“Again, these are the technologies that give us a line (literally, in the case of image #18) to the world beyond our home, connecting us to others like us across time and space. Millennials have never known a world without cable television, but as posts #1 and 25 remind us, they grew up in a time when audiences were still largely at the mercy of networks that determined the flow of what was watched, when—as opposed to children growing up now who are used to selecting entertainment from a wide variety of platforms (many of which allow you to skip around in or speed through the programs being watched.)”
Lisa continued that “in a similar vein, while most millennials won’t remember a time without cell phones, as images #5, 13, and 18 remind us, they do remember plug-in rotary phones (for which the hashtag symbol held a very different meaning) as well as the transition from relatively large, plastic-encased phones that only made voice calls to the pocket-sized, glass slabs we have today that serve as communication, information, and entertainment devices (see image #27).”
Some of the funnier posts, according to the professor, were the ones with millennials introducing objects to younger generations. “That is so outside the younger person’s realm of experience that they have to guess what the object is—and then they get it totally wrong because they are trying to put it in the context of their own lives!”
“My favorite post in this respect is post #23, with the four-year-old who thought that an old-school, rotary pencil sharpener was a soap dispenser. Given the context of the Covid-19 pandemic and the bottle of hand sanitizer also in the picture, I thought that was actually a great guess,” Lisa added.
She also liked image #3 “in which the young person assumes a 1980s floppy disk is actually a 3D printed artwork made to homage the 'save' icon on a 2020s computer. That had me rotfl, as the millennials have taught us all to say,” the professor explained humorously.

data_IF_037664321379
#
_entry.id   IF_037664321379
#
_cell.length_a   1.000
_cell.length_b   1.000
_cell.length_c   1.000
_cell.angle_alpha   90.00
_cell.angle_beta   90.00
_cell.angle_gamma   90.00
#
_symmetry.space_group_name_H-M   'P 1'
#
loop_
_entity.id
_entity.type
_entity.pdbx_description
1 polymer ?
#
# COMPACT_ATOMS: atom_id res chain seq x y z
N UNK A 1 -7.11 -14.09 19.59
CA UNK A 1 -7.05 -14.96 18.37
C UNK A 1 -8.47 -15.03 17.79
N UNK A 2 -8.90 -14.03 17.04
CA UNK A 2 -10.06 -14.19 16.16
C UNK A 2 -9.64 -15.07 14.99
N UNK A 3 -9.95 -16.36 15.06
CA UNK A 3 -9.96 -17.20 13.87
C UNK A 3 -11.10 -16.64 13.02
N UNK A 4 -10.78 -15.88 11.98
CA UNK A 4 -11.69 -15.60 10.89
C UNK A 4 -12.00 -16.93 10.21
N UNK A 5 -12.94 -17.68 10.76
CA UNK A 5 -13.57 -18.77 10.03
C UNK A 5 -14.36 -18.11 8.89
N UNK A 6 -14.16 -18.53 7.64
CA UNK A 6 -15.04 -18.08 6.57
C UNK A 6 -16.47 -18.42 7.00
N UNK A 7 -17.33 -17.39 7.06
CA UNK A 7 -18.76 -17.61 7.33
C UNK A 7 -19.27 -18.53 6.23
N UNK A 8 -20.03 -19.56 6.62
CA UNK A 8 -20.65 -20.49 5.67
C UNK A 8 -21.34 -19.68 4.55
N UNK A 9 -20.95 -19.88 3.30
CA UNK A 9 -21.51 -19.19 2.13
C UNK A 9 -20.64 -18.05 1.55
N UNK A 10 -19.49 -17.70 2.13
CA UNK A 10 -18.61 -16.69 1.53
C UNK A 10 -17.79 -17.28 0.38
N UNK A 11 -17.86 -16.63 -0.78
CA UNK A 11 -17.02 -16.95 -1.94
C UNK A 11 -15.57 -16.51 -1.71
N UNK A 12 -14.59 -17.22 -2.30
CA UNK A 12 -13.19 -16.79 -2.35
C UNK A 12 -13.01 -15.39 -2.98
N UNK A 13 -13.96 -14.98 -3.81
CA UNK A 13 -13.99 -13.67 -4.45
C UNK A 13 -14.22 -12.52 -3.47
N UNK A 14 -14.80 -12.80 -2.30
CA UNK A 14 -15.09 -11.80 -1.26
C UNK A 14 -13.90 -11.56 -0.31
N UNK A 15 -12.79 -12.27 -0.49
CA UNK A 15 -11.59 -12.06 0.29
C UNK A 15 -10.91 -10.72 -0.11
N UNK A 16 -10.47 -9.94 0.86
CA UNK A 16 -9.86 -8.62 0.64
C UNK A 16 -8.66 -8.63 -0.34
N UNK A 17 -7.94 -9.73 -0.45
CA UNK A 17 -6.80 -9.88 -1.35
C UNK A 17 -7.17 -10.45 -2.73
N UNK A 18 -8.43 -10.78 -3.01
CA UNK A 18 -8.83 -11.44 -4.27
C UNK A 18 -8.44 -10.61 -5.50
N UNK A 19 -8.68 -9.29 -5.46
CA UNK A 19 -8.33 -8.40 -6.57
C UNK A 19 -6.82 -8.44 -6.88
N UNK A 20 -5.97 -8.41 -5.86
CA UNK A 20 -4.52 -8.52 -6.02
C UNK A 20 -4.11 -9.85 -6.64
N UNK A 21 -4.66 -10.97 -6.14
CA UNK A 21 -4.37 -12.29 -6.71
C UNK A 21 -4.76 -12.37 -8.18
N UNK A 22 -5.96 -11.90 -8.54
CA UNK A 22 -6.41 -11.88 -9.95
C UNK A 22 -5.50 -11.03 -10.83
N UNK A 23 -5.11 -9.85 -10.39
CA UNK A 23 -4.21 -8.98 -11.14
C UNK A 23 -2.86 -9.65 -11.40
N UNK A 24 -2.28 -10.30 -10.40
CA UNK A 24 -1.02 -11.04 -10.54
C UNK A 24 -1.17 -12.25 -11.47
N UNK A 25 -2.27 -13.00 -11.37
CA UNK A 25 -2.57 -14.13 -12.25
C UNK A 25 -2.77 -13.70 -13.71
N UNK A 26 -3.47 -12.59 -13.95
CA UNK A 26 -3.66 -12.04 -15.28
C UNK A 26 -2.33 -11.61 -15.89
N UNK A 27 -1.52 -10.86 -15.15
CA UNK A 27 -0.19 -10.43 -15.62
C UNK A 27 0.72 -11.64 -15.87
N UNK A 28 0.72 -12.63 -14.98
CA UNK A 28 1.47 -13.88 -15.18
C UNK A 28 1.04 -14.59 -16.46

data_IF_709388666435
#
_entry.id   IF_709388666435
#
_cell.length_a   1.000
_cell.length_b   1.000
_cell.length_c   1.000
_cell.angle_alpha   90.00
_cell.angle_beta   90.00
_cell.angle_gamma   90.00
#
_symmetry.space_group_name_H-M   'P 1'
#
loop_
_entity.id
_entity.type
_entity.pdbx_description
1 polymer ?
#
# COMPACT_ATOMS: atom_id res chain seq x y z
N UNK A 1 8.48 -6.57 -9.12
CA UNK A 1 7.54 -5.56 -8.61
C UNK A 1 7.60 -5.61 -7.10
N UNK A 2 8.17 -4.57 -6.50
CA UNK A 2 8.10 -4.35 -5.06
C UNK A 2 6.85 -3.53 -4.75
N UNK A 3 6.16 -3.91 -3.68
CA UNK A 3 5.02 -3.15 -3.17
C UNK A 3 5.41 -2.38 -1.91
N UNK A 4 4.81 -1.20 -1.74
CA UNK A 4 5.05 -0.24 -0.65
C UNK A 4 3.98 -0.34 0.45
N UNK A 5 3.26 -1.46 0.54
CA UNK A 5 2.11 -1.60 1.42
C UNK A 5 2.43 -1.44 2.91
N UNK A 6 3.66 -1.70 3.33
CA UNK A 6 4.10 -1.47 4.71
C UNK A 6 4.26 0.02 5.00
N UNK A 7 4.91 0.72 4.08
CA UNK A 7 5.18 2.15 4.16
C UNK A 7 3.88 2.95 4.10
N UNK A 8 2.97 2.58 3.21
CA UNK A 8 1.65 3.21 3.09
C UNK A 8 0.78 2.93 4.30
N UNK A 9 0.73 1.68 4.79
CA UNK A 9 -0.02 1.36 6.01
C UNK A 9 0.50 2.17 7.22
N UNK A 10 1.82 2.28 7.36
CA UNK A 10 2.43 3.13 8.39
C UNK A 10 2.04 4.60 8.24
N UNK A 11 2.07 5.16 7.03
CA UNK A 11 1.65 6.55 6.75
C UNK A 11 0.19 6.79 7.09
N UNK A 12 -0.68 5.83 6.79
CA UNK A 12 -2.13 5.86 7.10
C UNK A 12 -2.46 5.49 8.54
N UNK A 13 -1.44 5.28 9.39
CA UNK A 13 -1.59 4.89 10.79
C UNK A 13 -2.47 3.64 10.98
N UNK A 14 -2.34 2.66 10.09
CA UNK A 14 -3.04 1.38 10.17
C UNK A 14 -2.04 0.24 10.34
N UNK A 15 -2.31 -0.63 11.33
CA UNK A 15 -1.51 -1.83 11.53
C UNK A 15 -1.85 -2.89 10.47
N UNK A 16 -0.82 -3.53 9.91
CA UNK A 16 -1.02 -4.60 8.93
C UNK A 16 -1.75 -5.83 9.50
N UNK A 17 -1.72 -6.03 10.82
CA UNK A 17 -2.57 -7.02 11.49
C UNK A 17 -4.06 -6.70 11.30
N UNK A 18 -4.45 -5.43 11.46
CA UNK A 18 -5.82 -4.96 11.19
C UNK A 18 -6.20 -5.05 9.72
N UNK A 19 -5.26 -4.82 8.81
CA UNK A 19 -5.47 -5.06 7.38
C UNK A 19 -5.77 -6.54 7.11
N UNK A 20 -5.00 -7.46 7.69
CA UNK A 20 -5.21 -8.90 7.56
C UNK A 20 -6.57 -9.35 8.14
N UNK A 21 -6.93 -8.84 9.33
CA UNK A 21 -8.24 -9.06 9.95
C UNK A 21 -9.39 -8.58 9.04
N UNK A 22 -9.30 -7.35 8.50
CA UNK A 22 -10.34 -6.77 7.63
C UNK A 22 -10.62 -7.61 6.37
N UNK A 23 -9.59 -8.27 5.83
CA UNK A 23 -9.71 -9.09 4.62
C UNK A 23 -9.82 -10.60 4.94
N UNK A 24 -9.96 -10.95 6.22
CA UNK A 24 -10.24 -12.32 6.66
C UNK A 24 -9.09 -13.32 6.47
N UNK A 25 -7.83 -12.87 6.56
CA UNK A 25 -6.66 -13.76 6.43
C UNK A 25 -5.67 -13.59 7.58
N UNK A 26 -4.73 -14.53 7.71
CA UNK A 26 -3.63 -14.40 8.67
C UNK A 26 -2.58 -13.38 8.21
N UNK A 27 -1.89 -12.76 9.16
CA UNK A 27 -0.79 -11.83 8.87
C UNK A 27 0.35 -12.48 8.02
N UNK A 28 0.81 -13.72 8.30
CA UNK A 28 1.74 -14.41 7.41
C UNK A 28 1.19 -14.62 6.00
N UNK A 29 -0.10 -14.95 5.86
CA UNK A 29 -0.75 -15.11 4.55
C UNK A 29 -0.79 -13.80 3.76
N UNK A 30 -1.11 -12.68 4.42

“As a professor, I have to give a shout-out to the educational technologies in images #11, 16, and 23. I’m glad to see that millennials' psyches aren’t just defined by leisure time activities at home, but also by their experiences in the classroom.”
Meanwhile, Lisa said that she was actually surprised that anyone is nostalgic for overhead projectors. “I’m from Gen X and they felt outdated to me when I first encountered them in the early 1990s,” the professor concluded.
Bored Panda also talked to Kristin Moss, the chief ambassador at DealAid.org, who shared some insights on key differences between millennials and Gen Z. “While both value their time greatly, millennials are more likely to invest more time into researching a product or service and look at more sources of information such as social media, review sites, etc.,” Kristin said.
Meanwhile, “Gen Z, on the other hand, are more likely to be persuaded by concise and straightforward information delivered by their favorite TikTok influencer or YouTube content creator.”
”Despite some overlap in what Gen Z and millennials expect from companies, they do have stark differences when it comes consuming products and services,” Kristin said and added: “Millennials like to spend on products and services that offer an experience even if it costs extra, while Gen Z are significantly more price conscious and expect companies to provide the best possible service at reasonable prices.”